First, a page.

Mouldy Toof Studios have attempted to make The Escapists 2 bigger, better and more escape-y than the original. Whilst 2015's crossover with The Walking Dead was, essentially, more of the same, the developers have tweaked just about every aspect of this instalment, making it truly befitting the moniker of sequel.
A brief tutorial walks you through the basics, and while it isn’t exactly comprehensive, it feels like a deliberate decision meant to encourage creativity. Just like the previous titles, players must rely on trial and error.
Finding your way around once you’ve bested the tutorial is made much less of a hassle thanks to the mini-map, which will guide you towards your goal in typical fashion. Your cell’s also marked in case you need to rush back and hide any contraband, while guards are clearly displayed so that you can avoid them on the way. This helping hand is extra welcome as there’s been an increase in prison population, with the areas themselves growing to accommodate this.
Level variety coupled with a steady progression in difficulty helps to keep The Escapists 2 engaging throughout.
Starting out in Center Perks 2.0’s low-security compound - should you select the first item in the list, there are three levels available from the start - players will get to grips with the core mechanics while exploring and browsing the expanded library of craftables. Cougar Creek Railroad - also available from the get go - is the first of a new type of challenge, however. Set aboard a moving transport train, you have a limited time to make your getaway before the train reaches its destination. Without other prisoners around to sell you valuable gear, all you get is what you can find and create. This level variety coupled with a steady progression in difficulty helps to keep The Escapists 2 engaging throughout.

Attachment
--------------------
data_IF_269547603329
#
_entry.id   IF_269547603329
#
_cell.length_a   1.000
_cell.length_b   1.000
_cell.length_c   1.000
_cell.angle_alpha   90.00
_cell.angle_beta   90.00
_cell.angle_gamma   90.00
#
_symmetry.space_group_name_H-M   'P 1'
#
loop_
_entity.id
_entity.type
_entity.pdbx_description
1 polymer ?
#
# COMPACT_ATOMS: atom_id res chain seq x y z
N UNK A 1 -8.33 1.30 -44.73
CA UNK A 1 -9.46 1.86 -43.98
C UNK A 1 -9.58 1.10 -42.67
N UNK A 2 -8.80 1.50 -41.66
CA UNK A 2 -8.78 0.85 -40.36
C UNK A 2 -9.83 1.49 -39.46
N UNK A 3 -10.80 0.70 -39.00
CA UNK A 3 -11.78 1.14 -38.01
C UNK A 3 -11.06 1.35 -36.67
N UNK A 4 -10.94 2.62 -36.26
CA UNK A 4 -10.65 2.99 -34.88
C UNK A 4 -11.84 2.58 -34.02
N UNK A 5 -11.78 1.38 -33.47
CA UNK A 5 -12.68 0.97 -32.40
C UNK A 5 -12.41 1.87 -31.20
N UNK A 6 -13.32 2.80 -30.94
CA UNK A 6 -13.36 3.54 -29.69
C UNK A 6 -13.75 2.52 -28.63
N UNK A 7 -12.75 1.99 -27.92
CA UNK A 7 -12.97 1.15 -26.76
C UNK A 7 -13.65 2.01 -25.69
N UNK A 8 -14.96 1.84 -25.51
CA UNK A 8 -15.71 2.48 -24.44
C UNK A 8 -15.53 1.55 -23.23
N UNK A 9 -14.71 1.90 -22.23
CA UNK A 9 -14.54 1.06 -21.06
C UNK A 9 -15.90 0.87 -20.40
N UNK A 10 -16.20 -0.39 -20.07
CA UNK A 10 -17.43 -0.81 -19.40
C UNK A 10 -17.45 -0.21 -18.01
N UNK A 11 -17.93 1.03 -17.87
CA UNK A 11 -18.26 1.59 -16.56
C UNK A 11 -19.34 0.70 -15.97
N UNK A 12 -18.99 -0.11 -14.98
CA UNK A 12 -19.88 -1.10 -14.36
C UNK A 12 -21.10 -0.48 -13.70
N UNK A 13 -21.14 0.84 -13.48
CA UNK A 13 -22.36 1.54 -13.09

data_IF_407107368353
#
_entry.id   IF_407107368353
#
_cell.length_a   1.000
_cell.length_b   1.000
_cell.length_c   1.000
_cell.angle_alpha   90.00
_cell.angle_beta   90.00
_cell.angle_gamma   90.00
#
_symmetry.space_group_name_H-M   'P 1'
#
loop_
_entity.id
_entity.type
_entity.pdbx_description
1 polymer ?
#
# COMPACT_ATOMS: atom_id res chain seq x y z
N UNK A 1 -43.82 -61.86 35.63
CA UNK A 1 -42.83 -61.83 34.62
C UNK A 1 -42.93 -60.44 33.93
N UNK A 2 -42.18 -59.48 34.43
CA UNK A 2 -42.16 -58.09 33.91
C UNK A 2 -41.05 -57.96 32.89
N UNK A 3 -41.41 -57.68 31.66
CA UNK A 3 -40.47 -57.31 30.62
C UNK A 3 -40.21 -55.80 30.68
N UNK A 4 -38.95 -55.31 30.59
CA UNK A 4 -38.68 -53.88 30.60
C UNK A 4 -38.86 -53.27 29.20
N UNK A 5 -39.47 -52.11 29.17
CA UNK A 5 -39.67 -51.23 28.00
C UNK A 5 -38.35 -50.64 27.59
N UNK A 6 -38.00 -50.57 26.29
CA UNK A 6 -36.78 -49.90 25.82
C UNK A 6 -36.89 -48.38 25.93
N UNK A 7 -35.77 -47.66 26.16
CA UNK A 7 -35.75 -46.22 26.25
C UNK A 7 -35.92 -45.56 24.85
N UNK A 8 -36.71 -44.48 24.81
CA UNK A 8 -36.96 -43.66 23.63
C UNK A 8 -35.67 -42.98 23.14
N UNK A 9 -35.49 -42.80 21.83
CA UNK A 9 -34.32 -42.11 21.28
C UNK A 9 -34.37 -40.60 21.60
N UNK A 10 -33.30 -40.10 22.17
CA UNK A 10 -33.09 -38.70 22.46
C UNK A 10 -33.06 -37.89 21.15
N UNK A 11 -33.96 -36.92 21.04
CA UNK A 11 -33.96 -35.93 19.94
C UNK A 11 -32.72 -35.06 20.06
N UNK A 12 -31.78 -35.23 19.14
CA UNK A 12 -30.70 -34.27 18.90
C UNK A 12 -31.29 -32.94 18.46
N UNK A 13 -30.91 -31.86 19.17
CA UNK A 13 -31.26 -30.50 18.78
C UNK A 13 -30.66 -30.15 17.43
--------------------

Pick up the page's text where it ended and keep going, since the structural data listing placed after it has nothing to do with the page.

A new means of progression also keeps you ticking, as escaping incarceration in unique ways now awards a key, and, subsequently, unlocks more prisons from which to escape. This means that if you run into difficulty there's always the option to replay an easier level and grab one of the four keys you didn't acquire previously, rewarding multiple playthroughs of each institution and making the game more accessible to newbies.
There's enough variation in the key objectives to keep things feeling fresh on repeat runs, each one forcing you to pursue one avenue of approach at a time, rather than preparing for a handful of possible extractions, necessitating a more thoughtful and cautious approach. That said, I’m reminded by my co-op partner that I’m neither thoughtful nor cautious, and maybe that's why I've spent a vast amount of time in solitary confinement peeling potatoes...
… Playing in co-op opens up further escape options that are otherwise impossible in single player, whilst closing off others. Gathering and storing resources is easier with an extra pair of hands (or three), but the tradeoff is that any one member of your team could get caught and lose a valuable item or cause a secret hideaway to be discovered, putting everyone back at square one.
Versus mode plays like a stripped down version of the rest of the game, only with fewer restrictions, the goal simply being to be the first to break out. There is, as always, an element of luck when it comes to finding the right items, which can make a loss feel undeserved.
The Escapists 2 is definitely a step in the right direction for the series, making marked improvements on all fronts as a great sequel should. While it doesn’t offer a huge amount of longevity - despite the added replay value from the key system - the £19.99 price point means you won’t be left feeling short changed.